Community leaders and youth workers are joining forces to offer activities for youths following a spate of anti-social behaviour and vandalism in Innerleithen.

Unruly behaviour has been a hot topic online in recent weeks, with reports of youths spray painting the letters IYT on buildings, which is said to stand for Innerleithen Youth Team.

It is thought that the upsurge in vandalism is due to youngsters congregating outdoors because Government restrictions mean they can’t meet inside homes.

Tweeddale Youth Action, which up until recently held drop-in sessions for youngsters in the town, was forced to close because dry rot was discovered in the building.

Soon after, lockdown was imposed and the service was inevitably put on hold.

But the youth organisation is not able to re-open its Innerleithen branch in the old Co-operative building until the completion of the remedial works.

Keen to help resolve the issues of concern in the town and find a way to re-commence their services for youngsters, representatives from TYA joined this month’s community council meeting.

Chris Clarke, who is the Chair of the Board of Trustees for TYA, said: “There seems to be quite a bit of concern about youngsters and anti-social behaviour over the last month and a half.”

Ms Clarke said she had observed conversations on social media regarding young children in the town.

She added: “Although there were a lot of concerns expressed about youngsters there was a lot of negativity, which I suppose is not uncommon on social media, but it felt like it had the potential to get quite unpleasant, and there was no real sense about what we might wish to be doing about the behaviours.”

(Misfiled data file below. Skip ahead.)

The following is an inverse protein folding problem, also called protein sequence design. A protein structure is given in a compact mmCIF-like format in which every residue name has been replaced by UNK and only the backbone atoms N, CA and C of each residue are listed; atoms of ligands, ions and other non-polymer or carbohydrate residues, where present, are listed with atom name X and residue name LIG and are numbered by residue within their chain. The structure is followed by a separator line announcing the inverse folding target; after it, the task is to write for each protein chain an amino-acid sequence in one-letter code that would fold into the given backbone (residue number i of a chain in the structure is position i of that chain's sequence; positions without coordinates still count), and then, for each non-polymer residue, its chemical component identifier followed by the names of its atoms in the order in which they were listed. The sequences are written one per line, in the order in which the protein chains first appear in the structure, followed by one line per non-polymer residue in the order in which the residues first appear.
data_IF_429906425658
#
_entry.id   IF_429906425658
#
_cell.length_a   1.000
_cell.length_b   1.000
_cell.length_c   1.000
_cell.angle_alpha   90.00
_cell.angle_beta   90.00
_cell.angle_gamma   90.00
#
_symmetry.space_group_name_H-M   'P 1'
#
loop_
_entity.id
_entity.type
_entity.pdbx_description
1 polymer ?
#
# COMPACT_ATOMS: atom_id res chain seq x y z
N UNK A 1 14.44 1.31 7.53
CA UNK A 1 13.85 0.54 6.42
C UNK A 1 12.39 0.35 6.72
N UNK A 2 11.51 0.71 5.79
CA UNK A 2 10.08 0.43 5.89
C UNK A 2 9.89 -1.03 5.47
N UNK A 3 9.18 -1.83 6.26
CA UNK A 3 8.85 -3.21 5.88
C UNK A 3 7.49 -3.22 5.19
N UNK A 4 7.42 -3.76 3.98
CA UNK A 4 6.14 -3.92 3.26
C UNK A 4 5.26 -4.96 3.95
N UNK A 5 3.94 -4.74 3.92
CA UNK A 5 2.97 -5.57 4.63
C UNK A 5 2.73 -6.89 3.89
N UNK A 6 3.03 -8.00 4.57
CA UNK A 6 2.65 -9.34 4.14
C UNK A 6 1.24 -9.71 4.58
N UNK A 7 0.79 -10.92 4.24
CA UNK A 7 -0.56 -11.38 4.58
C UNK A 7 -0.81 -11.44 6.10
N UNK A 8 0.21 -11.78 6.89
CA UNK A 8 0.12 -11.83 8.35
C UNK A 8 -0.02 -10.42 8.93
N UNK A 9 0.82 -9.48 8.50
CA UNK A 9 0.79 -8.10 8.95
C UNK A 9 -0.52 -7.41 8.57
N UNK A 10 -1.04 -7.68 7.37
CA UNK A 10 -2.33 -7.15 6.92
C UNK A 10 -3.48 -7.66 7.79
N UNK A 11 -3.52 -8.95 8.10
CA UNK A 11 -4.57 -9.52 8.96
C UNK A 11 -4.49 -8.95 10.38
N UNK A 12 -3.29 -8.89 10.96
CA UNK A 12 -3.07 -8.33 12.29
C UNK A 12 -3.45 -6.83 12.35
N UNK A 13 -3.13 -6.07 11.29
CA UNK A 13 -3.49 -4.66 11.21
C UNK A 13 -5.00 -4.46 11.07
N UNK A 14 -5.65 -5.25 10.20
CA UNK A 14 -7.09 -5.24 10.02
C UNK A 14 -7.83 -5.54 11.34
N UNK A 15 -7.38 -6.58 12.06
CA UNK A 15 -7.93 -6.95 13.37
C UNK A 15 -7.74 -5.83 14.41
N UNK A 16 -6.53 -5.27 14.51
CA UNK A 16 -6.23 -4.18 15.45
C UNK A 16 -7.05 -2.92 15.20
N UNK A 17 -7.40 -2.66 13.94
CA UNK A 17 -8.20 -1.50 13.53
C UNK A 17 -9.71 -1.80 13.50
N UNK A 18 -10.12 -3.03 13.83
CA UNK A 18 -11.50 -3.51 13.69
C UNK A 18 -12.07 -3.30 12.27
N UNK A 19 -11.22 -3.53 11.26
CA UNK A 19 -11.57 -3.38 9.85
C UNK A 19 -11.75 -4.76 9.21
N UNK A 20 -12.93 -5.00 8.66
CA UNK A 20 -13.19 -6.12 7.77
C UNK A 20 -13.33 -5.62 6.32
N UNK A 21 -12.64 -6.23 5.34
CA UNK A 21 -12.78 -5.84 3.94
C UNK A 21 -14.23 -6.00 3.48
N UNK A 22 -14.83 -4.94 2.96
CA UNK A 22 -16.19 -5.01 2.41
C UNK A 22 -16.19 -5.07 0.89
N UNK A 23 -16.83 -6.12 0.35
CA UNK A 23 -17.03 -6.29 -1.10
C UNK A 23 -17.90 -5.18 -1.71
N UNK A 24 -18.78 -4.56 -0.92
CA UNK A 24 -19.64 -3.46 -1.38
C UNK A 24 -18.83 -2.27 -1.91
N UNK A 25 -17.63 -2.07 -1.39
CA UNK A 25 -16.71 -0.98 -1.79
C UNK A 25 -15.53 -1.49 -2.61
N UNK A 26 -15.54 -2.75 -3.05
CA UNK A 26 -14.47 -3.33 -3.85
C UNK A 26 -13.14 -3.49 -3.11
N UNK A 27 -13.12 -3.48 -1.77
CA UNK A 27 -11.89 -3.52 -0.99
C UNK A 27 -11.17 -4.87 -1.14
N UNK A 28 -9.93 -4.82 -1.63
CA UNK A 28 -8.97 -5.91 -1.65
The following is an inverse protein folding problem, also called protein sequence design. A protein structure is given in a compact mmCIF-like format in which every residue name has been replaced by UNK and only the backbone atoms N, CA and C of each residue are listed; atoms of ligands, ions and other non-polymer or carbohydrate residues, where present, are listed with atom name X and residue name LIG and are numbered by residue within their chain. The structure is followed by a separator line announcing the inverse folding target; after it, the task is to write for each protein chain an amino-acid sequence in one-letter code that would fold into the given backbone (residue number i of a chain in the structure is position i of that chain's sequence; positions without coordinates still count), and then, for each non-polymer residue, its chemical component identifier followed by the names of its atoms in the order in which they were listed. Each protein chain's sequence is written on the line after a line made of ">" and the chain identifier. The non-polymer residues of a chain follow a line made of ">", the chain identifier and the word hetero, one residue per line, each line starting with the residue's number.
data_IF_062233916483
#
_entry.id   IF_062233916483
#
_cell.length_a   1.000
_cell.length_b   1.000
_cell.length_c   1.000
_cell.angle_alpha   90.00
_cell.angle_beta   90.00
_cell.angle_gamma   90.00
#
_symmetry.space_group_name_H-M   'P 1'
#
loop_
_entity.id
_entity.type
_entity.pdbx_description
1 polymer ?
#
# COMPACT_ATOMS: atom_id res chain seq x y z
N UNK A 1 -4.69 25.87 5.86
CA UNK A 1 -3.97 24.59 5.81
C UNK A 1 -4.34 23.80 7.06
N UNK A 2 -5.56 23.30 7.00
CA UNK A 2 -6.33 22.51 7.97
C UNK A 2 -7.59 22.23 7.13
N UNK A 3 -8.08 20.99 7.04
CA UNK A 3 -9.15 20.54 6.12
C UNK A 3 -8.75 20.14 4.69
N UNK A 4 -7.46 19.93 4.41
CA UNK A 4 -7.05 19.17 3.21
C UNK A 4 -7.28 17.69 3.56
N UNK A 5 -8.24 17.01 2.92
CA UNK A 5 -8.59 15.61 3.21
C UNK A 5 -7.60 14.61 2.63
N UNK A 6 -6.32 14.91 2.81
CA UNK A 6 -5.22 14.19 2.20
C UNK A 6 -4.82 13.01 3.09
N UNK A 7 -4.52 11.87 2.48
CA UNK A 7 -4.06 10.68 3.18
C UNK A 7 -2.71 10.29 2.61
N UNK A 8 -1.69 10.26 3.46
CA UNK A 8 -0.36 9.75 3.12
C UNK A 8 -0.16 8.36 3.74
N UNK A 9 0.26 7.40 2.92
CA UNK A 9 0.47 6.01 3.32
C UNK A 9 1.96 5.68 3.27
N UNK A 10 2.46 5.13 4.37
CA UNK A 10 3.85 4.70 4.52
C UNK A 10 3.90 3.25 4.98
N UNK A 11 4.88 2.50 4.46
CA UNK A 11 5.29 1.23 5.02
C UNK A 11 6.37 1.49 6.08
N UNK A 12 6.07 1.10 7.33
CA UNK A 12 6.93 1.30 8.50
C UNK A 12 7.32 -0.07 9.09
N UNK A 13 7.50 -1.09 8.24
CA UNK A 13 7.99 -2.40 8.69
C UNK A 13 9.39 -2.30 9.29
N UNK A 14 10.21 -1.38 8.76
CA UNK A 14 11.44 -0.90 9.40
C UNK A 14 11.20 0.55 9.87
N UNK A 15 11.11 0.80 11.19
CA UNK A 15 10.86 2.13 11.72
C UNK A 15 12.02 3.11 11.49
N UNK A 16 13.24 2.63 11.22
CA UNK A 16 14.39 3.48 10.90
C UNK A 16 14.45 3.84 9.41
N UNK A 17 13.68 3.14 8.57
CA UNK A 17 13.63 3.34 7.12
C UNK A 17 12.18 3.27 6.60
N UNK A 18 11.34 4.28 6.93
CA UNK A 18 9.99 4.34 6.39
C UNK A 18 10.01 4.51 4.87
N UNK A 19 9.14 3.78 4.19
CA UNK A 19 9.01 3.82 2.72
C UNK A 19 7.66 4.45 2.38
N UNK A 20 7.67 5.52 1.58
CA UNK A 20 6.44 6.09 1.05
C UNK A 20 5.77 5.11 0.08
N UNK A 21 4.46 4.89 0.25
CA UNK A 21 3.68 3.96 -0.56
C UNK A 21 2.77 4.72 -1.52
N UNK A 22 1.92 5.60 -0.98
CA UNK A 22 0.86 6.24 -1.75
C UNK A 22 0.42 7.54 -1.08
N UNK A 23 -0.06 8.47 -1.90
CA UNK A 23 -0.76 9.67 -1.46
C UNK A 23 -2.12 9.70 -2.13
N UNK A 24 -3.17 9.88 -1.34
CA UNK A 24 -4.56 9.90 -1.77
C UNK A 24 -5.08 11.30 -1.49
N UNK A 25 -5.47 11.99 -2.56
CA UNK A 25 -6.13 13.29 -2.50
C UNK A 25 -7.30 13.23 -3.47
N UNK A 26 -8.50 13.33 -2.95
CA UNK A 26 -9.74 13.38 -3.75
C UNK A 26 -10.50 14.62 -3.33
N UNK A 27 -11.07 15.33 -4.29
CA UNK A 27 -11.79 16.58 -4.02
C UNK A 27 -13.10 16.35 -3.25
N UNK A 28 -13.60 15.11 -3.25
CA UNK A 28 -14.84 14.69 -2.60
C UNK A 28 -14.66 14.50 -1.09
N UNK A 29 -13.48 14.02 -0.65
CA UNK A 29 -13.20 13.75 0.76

With the youth centre closed, Ms Clarke said TYA want to support the youngsters and called on community leaders and Scottish Borders Councillors to help.

“I just wanted to flag it with the council, both in terms of what else might be on offer or, what we feel as a community we should be trying to do to support these youngsters who are obviously getting up to no good, but, who are also probably feeling pretty fed-up with no offering of activities through the youth club.”

Although the Peebles based youth centre has re-opened, TYA manager Dave Hodson says the Innerleithen offering has been “substantially paired down”.

He said: “Things are moving forward and we’re hopefully we’ll have the club up and running by spring next year, but it’s left us with a temporary issue of no home in Innerleithen at the moment with all our youth work is been delivered from Peebles.

Despite doing some outreach work and speaking to youths out and about in the town, it was felt that it wasn’t a great use of TYA resources.

Colin Williams, who had his house vandalised with graffiti recently, said: “We had a lot of people get in contact about similar incidents, verbal abuse, kids hanging around the stand at Vale of Leithen making noise until really late hours.

“We’ve never had an incident in the 12 years of living here. It’s very much an issue which needs to be addressed and if we can support the youth club in any way that’s got to be a positive step.”

Councillor Shona Haslam said she did not excuse the behaviours of youngsters but said it is an “incredibly difficult time” for them.

She said: “It’s a tiny minority of young people that are misbehaving, but obviously they are not being allowed in each other’s houses its causing huge issues and they are hanging around in groups outside more than they would normally. There will inevitably be some issues and I think we have to be quite understanding of that as well.”

Councillor Haslam added that SBC Estates might be able to find a temporary venue for the youth club, possibly St Ronan’s Community Centre or the Memorial Hall.

Innerleithen Church of Scotland was also mooted as a venue.

Community councillor Jackie Couchman said: “They are in the process appointing a new minister who I’m sure will want to engage with the local youth services.”

Chairman of Innerleithen Community Trust Ross McGinn added: “When the Church of Scotland got their funding for renovating the building, one of the conditions was that it was available for community use so I’m pretty sure an approach to them would be appropriate.”